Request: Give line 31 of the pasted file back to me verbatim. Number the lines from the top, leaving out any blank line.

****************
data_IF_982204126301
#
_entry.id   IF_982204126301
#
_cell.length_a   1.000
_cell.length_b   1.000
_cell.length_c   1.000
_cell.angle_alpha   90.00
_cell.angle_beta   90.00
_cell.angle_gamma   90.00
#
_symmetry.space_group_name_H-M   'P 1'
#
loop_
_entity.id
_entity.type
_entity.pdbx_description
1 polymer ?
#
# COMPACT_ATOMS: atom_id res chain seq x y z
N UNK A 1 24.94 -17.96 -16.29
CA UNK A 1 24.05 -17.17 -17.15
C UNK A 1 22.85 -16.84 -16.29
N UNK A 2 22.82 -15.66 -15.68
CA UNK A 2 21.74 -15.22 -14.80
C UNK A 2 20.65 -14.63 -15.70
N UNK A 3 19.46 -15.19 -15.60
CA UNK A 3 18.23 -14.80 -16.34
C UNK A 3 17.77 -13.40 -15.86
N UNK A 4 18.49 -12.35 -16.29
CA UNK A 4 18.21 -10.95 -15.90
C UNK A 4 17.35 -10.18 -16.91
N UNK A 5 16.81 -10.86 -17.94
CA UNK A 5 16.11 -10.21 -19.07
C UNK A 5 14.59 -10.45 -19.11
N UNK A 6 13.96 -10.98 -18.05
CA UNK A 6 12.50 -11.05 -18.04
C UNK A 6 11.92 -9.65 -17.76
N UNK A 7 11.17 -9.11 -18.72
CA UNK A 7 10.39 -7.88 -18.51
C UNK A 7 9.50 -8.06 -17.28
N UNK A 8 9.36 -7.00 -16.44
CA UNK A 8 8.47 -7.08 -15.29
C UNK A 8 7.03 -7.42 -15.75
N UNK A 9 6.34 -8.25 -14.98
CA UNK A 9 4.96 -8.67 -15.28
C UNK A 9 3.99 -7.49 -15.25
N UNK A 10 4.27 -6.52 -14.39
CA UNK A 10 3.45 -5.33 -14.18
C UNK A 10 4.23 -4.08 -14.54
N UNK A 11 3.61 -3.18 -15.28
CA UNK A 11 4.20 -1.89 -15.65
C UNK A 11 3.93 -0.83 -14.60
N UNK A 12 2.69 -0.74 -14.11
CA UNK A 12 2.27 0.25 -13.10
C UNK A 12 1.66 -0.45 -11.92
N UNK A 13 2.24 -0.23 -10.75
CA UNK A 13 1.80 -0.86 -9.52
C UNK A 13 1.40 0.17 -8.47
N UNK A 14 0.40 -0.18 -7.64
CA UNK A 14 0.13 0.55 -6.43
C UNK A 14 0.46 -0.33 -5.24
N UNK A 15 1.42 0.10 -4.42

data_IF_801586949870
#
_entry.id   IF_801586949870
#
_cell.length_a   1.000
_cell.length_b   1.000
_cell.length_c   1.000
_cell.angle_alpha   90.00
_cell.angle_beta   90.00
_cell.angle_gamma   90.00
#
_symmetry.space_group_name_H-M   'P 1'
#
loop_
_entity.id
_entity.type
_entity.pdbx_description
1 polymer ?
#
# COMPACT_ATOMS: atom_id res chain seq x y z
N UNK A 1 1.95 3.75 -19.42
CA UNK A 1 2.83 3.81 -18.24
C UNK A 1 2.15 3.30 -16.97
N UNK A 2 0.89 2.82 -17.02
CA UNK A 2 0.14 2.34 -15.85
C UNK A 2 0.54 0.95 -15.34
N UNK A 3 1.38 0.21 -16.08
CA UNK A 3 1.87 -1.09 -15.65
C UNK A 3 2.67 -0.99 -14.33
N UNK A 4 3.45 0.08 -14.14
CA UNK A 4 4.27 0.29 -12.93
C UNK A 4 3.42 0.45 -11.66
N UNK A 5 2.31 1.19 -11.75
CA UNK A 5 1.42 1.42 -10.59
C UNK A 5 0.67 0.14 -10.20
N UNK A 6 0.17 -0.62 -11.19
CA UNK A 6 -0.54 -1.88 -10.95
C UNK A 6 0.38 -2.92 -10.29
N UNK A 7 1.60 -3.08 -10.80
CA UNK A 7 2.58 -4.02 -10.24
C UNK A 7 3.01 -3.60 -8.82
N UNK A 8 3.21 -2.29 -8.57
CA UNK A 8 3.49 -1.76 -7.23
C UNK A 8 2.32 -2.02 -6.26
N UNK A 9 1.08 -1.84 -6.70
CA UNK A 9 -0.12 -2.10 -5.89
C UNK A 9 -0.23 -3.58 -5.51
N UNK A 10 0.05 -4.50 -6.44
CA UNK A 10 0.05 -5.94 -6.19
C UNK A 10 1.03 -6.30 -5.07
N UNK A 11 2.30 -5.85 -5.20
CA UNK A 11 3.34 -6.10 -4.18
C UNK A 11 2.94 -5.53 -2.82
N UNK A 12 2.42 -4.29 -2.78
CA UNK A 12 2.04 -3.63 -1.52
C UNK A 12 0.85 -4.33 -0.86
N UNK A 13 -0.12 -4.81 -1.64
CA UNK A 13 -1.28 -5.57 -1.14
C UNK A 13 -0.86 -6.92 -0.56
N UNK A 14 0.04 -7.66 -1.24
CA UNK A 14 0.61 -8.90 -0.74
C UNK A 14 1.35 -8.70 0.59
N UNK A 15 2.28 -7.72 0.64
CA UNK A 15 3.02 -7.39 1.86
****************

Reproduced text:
CA UNK A 4 18.21 -10.95 -15.90